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All Emirates flights to Heathrow to be served by A380s next year

Emirates airline has announced that its five daily flights to London Heathrow will all be served by A380s by 1st February next year.

Combined with the daily Manchester A380 service, this will mean the world’s largest A380 carrier will be sending 42 A380 flights to the UK each week, by far its biggest A380 market.

Emirates has steadily grown its London A380 operations since first deploying the aircraft on a scheduled service to Heathrow in December 2008, the year the airline started to receive deliveries of the world’s largest passenger jet aircraft.

“Due to high customer demand for the A380 product, soon, travellers to and from London Heathrow will be able to enjoy our flagship aircraft on every flight,” said Salem Obaidalla, Emirates’ Senior Vice President, Commercial Operations, Europe & Russian Federation. “Our customers will also have a greater chance of an all-A380 experience when travelling across our network between London, Dubai and places such as Bangkok, Beijing, Tokyo, Sydney, and from 1st October, Melbourne.”

Expanding East and West

The news follows a flood of recent announcements that the carrier has made detailing its rapid expansion plans.

Yesterday, the carrier said it plans to launch three additional destinations in the next six months, on top of the 12 new routes already being rolled out in 2012.

From 1st November, Emirates will launch four weekly flights to Adelaide, rising to a daily service from 1st February 2013. Adelaide will be the airline’s fifth destination in Australia which is currently served with 70 flights per week.

The airline’s current double-daily service to Perth will grow to 19 weekly flights from 1st December, becoming a triple daily operation from 1st March next year.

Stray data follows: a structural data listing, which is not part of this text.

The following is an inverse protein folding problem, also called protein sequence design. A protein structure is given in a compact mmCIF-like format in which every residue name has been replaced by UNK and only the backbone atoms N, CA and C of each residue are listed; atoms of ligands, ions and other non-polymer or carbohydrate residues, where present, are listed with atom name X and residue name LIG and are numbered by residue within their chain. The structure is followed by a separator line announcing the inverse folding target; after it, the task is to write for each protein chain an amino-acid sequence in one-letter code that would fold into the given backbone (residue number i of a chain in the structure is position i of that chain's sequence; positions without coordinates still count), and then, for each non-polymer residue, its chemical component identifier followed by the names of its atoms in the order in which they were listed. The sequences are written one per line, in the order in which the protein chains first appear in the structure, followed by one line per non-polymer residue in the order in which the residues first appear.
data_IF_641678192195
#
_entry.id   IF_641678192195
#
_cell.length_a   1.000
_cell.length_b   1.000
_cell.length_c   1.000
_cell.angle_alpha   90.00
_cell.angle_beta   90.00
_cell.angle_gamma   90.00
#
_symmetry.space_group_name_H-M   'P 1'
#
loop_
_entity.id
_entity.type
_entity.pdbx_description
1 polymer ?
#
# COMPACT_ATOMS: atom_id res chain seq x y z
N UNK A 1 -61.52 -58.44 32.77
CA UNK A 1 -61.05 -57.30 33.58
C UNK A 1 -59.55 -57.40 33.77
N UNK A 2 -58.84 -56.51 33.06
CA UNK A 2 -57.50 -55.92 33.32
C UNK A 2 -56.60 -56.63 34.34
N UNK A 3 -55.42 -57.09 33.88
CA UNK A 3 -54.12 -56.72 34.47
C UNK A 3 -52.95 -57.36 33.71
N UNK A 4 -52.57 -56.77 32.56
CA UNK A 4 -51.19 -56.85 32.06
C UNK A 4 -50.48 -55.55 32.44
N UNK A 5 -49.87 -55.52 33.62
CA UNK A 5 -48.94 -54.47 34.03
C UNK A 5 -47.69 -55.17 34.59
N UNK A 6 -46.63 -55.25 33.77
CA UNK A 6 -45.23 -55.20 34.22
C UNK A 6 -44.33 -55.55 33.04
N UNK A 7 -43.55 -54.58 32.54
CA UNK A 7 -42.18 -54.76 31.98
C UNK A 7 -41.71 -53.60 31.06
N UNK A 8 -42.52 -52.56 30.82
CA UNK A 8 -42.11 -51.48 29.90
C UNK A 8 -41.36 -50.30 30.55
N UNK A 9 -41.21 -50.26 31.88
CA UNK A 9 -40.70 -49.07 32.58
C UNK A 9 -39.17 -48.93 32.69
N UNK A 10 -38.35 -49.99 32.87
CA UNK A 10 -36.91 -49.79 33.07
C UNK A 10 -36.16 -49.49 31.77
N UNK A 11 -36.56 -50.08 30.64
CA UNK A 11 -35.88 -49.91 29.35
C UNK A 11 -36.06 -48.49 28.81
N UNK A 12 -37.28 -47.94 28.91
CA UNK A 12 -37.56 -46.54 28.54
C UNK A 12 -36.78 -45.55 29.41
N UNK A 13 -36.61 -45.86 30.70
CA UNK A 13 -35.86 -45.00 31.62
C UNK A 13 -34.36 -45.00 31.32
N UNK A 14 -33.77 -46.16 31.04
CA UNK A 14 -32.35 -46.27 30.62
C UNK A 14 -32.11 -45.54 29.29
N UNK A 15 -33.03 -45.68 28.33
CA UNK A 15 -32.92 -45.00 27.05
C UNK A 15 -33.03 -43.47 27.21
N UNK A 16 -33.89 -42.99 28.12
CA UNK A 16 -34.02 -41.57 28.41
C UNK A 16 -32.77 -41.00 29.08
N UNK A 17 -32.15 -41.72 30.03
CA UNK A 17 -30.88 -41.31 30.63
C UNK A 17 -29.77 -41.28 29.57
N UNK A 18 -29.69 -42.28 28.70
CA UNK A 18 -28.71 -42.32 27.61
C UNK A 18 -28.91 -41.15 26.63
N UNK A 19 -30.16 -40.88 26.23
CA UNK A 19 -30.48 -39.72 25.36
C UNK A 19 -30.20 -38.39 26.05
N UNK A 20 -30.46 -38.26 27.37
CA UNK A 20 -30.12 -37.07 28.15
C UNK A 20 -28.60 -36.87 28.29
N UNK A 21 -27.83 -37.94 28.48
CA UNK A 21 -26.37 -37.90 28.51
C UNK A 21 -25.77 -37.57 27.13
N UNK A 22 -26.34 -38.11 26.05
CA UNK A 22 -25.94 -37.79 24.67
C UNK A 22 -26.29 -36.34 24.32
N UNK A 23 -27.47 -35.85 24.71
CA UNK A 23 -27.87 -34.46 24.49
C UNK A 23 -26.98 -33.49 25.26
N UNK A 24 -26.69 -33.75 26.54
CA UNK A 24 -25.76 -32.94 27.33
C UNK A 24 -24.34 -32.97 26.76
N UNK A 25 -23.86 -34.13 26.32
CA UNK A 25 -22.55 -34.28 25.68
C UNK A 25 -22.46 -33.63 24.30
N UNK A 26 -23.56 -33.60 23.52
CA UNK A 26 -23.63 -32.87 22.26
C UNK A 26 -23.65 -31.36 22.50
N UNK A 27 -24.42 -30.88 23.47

On the western side of the globe, the French city of Lyon will be added to the Emirates’ network from 5th December, the carrier’s third point in France after Paris and Nice. Emirates will operate five weekly flights to the city.

Lastly, the carrier said it will Emirates will begin flights into Poland from 6th February 2013, where the airline will operate a daily service to the capital, Warsaw.

“Emirates is currently in a concentrated and sustained period of global expansion,” said Sheikh Ahmed bin Saeed Al Maktoum, Chairman and Chief Executive, Emirates Airline & Group. “The addition of Adelaide to our network and the boost to our Perth operations demonstrates our commitment to investment and growth in our Australian operations and highlights the economic strength and global demand for the two cities as business, leisure and investment destinations. We will also grow capacity to Melbourne with the introduction of daily A380 services in October, in addition to our existing double decker flight into Sydney.”

“Our increased operations into France, linking with Lyon, comes on the heels of our announcing a second A380 service into Paris from 1st January – all of which a response to acute demand for our services to and from this market. Poland continues our exciting push into this region of Europe,” Sheikh Ahmed added.

Emirates has already launched nine new destinations so far in 2012; Rio de Janeiro, Buenos Aires, Dublin, Lusaka, Harare, Dallas, Seattle, Ho Chi Minh City and yesterday Barcelona. Lisbon will launch on 9th July, Erbil follows on 12th August and Washington comes on board as of 12th September.

Aviation analyst Saj Ahmad said it is no surprise that Emirates is upping its presence in new and existing markets. “Announcements like these tend to follow when carriers place big orders and Emirates is no exception,” he said. “And while it has to deploy its 777-300ER and A380 inventory somewhere, it wouldn’t be launching such routes and increased frequencies if demand didn’t support their planned growth.”

“My only surprise, if indeed that’s the right word, is why there haven’t been even more news announcements. But after all, there’s only so many pilots that Emirates can snare/train and employ and I would hazard a guess that it is this issue, not regulatory. that is constraining their furious growth,” he added.